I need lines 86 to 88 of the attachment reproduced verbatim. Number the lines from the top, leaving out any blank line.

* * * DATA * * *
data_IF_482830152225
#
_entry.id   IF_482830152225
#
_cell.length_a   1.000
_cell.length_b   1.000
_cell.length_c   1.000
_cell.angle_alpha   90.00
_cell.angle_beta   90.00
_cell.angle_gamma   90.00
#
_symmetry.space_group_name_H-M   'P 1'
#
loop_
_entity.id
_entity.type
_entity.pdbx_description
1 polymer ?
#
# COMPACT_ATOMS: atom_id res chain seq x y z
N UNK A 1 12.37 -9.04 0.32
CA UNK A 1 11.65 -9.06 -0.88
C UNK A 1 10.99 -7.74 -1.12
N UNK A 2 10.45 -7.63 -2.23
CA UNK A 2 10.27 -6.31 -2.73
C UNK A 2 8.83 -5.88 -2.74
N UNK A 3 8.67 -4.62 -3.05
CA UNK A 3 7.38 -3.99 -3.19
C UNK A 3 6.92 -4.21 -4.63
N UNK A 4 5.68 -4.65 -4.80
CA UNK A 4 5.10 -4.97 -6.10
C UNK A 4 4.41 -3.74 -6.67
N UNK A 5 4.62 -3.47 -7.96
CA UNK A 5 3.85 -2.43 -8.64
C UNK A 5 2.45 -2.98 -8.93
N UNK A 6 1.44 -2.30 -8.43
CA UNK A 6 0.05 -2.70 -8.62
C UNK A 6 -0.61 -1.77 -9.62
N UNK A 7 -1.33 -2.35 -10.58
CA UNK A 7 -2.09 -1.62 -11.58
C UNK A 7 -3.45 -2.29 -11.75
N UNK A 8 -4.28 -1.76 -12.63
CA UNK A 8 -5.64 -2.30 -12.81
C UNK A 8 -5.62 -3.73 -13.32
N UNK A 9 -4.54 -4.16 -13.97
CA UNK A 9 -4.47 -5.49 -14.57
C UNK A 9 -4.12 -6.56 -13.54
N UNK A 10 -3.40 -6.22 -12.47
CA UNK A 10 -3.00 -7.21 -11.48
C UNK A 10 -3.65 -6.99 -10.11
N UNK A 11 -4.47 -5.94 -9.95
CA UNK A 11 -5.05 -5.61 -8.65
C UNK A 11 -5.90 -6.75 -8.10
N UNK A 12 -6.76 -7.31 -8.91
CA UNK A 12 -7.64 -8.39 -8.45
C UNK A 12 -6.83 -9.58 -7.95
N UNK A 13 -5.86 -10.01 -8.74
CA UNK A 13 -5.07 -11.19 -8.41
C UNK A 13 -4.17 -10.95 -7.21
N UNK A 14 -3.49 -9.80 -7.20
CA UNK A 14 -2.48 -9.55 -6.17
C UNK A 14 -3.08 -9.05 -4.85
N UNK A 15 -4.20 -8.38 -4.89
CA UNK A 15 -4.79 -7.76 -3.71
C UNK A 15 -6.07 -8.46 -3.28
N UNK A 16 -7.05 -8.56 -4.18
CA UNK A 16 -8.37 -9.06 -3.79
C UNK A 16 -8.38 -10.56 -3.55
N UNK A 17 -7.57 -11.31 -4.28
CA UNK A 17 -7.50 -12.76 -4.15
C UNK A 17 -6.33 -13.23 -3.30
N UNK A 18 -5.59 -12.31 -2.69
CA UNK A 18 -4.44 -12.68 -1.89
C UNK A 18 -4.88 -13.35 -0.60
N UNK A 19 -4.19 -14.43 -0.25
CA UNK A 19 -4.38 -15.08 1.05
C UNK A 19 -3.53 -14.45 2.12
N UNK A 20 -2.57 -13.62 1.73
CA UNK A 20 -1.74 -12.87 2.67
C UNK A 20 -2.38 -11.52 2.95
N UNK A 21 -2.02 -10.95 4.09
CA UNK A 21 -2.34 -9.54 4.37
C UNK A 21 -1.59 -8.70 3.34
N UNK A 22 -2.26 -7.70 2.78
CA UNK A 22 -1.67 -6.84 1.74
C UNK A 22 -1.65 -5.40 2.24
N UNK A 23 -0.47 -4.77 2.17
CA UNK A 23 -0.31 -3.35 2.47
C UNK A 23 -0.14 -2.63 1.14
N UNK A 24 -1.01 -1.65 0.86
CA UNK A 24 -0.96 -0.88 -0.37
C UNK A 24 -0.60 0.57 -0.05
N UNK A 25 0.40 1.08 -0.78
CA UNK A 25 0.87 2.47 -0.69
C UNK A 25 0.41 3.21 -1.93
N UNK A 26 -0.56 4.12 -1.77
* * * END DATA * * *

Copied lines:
C UNK A 22 -1.65 -5.40 2.24
N UNK A 23 -0.47 -4.77 2.17
CA UNK A 23 -0.31 -3.35 2.47